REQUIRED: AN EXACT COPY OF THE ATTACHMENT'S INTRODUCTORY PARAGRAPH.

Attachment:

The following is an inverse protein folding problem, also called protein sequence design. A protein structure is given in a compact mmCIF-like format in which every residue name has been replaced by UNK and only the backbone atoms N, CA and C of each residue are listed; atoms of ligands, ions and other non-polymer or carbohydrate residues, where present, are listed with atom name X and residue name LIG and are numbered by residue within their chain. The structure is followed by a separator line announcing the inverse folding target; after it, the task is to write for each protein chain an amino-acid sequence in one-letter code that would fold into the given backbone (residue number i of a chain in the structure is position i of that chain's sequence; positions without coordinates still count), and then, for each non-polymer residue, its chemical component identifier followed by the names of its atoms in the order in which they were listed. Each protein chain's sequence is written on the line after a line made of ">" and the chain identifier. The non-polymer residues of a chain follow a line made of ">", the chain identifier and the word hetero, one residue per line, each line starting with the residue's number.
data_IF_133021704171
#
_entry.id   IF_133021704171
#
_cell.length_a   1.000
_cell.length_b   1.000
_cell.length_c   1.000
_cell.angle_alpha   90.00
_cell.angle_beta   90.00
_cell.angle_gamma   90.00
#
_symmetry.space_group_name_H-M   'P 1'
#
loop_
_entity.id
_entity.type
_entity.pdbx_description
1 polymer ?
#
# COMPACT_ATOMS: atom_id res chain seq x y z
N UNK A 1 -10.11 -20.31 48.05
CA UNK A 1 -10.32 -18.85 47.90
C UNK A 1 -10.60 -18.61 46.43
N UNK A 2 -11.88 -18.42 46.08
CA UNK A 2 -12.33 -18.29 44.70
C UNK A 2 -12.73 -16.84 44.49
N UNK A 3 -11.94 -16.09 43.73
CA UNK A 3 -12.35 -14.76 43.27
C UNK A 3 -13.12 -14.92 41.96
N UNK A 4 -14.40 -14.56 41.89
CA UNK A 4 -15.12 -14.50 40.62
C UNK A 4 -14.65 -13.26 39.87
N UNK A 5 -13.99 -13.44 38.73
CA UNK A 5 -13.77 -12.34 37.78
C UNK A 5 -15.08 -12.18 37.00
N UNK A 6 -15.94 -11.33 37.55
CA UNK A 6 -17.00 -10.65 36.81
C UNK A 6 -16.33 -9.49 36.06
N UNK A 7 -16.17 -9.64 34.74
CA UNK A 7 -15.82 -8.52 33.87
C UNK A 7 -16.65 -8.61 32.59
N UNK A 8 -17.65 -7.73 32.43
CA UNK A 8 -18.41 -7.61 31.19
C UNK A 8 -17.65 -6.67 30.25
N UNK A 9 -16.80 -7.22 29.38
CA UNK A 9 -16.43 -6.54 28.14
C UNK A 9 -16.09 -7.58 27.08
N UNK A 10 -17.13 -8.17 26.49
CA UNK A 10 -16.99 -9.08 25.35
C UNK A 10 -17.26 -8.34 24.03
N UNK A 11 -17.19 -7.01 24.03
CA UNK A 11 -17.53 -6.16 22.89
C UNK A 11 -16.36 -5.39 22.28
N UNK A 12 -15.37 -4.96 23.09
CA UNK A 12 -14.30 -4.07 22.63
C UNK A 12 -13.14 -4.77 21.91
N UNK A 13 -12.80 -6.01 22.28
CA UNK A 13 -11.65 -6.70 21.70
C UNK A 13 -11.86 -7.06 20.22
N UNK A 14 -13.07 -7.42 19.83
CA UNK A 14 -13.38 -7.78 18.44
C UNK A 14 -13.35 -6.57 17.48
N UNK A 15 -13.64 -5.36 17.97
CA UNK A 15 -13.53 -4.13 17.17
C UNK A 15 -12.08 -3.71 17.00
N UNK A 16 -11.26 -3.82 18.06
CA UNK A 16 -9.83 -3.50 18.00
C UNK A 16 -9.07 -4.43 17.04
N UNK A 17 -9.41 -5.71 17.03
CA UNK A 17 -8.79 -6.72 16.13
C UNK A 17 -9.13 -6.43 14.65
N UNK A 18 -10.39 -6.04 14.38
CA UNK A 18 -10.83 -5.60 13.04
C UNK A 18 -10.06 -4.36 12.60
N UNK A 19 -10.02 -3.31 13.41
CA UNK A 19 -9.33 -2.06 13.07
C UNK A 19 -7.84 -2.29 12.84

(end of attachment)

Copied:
The following is an inverse protein folding problem, also called protein sequence design. A protein structure is given in a compact mmCIF-like format in which every residue name has been replaced by UNK and only the backbone atoms N, CA and C of each residue are listed; atoms of ligands, ions and other non-polymer or carbohydrate residues, where present, are listed with atom name X and residue name LIG and are numbered by residue within their chain. The structure is followed by a separator line announcing the inverse folding target; after it, the task is to write for each protein chain an amino-acid sequence in one-letter code that would fold into the given backbone (residue number i of a chain in the structure is position i of that chain's sequence; positions without coordinates still count), and then, for each non-polymer residue, its chemical component identifier followed by the names of its atoms in the order in which they were listed. Each protein chain's sequence is written on the line after a line made of ">" and the chain identifier. The non-polymer residues of a chain follow a line made of ">", the chain identifier and the word hetero, one residue per line, each line starting with the residue's number.